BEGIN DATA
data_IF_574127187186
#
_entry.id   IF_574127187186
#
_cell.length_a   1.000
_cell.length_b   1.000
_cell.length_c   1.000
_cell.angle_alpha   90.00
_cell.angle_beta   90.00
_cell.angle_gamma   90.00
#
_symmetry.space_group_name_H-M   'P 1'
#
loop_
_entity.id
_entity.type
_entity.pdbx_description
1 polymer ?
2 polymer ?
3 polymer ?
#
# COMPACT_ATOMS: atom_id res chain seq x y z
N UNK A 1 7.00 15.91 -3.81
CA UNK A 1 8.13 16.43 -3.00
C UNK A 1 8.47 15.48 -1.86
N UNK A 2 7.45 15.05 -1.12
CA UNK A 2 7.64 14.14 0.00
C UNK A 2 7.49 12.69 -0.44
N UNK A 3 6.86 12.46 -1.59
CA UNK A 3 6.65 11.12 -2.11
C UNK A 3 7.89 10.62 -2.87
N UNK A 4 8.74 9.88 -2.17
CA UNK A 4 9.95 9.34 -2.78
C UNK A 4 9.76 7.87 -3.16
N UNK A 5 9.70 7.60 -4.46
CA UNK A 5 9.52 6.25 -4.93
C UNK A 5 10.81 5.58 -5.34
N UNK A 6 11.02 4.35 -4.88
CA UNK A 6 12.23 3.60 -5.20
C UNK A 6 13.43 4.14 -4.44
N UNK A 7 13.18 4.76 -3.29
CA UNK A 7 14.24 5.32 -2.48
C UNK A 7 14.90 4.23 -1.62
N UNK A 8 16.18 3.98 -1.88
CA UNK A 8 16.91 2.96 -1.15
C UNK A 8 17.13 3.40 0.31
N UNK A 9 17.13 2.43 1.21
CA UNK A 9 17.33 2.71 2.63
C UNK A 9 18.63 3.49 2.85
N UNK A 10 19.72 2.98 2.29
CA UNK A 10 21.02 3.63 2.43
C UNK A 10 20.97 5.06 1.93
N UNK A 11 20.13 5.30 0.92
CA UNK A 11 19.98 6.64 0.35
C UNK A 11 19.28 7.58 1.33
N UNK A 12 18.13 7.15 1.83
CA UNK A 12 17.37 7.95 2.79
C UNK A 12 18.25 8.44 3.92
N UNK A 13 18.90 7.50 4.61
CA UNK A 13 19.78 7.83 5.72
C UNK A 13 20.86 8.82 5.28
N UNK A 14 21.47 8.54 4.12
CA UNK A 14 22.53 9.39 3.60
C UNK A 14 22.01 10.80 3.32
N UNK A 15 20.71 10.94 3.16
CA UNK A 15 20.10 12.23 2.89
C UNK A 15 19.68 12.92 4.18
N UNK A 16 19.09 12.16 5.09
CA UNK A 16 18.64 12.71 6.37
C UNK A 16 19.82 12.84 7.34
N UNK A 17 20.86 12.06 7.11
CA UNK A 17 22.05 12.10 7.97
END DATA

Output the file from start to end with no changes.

data_IF_574127187186
#
_entry.id   IF_574127187186
#
_cell.length_a   1.000
_cell.length_b   1.000
_cell.length_c   1.000
_cell.angle_alpha   90.00
_cell.angle_beta   90.00
_cell.angle_gamma   90.00
#
_symmetry.space_group_name_H-M   'P 1'
#
loop_
_entity.id
_entity.type
_entity.pdbx_description
1 polymer ?
2 polymer ?
3 polymer ?
#
# COMPACT_ATOMS: atom_id res chain seq x y z
N UNK A 1 7.00 15.91 -3.81
CA UNK A 1 8.13 16.43 -3.00
C UNK A 1 8.47 15.48 -1.86
N UNK A 2 7.45 15.05 -1.12
CA UNK A 2 7.64 14.14 0.00
C UNK A 2 7.49 12.69 -0.44
N UNK A 3 6.86 12.46 -1.59
CA UNK A 3 6.65 11.12 -2.11
C UNK A 3 7.89 10.62 -2.87
N UNK A 4 8.74 9.88 -2.17
CA UNK A 4 9.95 9.34 -2.78
C UNK A 4 9.76 7.87 -3.16
N UNK A 5 9.70 7.60 -4.46
CA UNK A 5 9.52 6.25 -4.93
C UNK A 5 10.81 5.58 -5.34
N UNK A 6 11.02 4.35 -4.88
CA UNK A 6 12.23 3.60 -5.20
C UNK A 6 13.43 4.14 -4.44
N UNK A 7 13.18 4.76 -3.29
CA UNK A 7 14.24 5.32 -2.48
C UNK A 7 14.90 4.23 -1.62
N UNK A 8 16.18 3.98 -1.88
CA UNK A 8 16.91 2.96 -1.15
C UNK A 8 17.13 3.40 0.31
N UNK A 9 17.13 2.43 1.21
CA UNK A 9 17.33 2.71 2.63
C UNK A 9 18.63 3.49 2.85
N UNK A 10 19.72 2.98 2.29
CA UNK A 10 21.02 3.63 2.43
C UNK A 10 20.97 5.06 1.93
N UNK A 11 20.13 5.30 0.92
CA UNK A 11 19.98 6.64 0.35
C UNK A 11 19.28 7.58 1.33
N UNK A 12 18.13 7.15 1.83
CA UNK A 12 17.37 7.95 2.79
C UNK A 12 18.25 8.44 3.92
N UNK A 13 18.90 7.50 4.61
CA UNK A 13 19.78 7.83 5.72
C UNK A 13 20.86 8.82 5.28
N UNK A 14 21.47 8.54 4.12
CA UNK A 14 22.53 9.39 3.60
C UNK A 14 22.01 10.80 3.32
N UNK A 15 20.71 10.94 3.16
CA UNK A 15 20.10 12.23 2.89
C UNK A 15 19.68 12.92 4.18
N UNK A 16 19.09 12.16 5.09
CA UNK A 16 18.64 12.71 6.37
C UNK A 16 19.82 12.84 7.34
N UNK A 17 20.86 12.06 7.11
CA UNK A 17 22.05 12.10 7.97